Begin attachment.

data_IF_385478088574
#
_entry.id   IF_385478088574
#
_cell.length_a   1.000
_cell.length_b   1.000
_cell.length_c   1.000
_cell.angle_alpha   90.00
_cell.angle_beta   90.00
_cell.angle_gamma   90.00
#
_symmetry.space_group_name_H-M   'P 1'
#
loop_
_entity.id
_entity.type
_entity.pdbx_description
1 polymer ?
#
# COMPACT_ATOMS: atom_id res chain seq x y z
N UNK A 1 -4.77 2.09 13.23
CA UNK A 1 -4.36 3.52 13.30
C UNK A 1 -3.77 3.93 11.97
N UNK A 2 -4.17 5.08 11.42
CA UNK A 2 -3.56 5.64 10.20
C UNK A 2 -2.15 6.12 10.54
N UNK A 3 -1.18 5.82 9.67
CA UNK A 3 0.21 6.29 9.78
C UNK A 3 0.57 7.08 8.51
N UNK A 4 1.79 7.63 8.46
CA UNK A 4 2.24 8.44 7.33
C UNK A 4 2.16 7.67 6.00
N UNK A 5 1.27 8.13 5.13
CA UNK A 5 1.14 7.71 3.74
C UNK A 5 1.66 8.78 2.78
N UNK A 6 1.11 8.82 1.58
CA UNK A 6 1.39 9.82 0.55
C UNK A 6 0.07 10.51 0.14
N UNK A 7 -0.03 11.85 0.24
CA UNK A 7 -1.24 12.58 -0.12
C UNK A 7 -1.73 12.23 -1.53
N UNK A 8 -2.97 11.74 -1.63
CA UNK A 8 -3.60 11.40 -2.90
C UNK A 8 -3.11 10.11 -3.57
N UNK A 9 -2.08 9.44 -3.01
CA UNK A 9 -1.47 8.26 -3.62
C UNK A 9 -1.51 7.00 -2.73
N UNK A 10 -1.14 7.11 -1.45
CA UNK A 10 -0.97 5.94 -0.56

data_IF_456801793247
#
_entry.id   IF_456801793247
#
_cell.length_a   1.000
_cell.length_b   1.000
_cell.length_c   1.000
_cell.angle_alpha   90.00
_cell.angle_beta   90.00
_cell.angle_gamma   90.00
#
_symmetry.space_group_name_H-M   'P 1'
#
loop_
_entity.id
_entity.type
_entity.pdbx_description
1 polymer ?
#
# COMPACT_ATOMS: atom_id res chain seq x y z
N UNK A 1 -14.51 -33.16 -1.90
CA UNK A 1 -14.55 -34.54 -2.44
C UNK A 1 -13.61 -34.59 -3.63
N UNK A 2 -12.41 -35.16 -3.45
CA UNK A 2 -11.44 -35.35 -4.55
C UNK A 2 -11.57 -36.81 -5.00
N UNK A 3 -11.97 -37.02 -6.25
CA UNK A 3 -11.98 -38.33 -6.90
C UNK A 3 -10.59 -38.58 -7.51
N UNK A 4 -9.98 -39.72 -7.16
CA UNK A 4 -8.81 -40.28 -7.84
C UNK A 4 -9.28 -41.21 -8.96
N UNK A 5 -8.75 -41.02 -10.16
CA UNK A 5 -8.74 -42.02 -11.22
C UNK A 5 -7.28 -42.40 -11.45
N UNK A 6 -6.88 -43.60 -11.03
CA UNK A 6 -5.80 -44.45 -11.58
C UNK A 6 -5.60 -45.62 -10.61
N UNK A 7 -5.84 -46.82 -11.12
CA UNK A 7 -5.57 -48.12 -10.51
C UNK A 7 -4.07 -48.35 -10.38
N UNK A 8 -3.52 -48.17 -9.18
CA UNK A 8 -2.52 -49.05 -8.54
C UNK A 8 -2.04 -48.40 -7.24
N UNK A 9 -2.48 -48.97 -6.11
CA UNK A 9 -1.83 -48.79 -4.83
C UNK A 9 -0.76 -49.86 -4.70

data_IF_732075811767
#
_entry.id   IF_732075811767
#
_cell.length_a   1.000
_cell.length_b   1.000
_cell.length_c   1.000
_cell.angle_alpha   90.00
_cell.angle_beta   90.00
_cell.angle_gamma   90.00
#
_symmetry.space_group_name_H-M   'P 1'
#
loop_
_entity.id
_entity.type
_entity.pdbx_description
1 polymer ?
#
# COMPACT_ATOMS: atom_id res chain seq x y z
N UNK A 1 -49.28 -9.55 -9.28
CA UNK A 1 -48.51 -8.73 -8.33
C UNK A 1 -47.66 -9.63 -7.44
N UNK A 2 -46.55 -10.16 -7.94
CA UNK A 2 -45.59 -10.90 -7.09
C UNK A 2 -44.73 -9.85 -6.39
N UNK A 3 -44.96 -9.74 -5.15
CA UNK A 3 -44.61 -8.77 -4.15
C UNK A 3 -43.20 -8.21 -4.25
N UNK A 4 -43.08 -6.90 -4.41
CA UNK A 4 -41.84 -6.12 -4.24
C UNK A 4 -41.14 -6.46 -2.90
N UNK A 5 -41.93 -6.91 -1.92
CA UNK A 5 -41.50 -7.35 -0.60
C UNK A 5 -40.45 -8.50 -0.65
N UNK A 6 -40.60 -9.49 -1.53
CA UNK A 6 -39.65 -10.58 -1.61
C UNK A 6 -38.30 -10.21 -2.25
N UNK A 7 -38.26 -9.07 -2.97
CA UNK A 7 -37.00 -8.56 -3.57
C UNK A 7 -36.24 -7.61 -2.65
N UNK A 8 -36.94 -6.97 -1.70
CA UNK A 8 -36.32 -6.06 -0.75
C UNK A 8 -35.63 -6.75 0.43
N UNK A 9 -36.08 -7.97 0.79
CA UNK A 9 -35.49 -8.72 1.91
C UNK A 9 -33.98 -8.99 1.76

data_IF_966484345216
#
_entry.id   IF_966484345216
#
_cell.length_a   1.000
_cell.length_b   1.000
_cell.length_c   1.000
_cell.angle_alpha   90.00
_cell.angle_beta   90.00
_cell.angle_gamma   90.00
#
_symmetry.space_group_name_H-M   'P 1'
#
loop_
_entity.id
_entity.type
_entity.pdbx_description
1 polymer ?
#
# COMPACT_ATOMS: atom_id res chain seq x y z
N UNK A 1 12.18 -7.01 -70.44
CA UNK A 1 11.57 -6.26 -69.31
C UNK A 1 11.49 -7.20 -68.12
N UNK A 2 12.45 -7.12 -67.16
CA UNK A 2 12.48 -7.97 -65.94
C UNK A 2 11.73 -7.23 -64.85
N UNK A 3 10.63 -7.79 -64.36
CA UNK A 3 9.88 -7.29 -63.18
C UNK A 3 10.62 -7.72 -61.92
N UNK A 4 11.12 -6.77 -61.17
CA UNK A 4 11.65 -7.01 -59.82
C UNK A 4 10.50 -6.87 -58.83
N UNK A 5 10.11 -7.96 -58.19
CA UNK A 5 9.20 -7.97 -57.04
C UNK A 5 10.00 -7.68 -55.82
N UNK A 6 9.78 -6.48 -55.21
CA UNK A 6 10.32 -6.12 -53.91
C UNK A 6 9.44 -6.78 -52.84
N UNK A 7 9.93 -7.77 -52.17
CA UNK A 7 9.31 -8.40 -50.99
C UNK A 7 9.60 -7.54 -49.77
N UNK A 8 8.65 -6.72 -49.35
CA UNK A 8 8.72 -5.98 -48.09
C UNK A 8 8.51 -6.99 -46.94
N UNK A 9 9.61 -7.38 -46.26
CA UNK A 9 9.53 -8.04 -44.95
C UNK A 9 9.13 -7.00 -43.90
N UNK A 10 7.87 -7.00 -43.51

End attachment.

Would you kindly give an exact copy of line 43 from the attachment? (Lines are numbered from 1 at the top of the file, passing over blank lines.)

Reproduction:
CA UNK A 8 -3.60 11.40 -2.90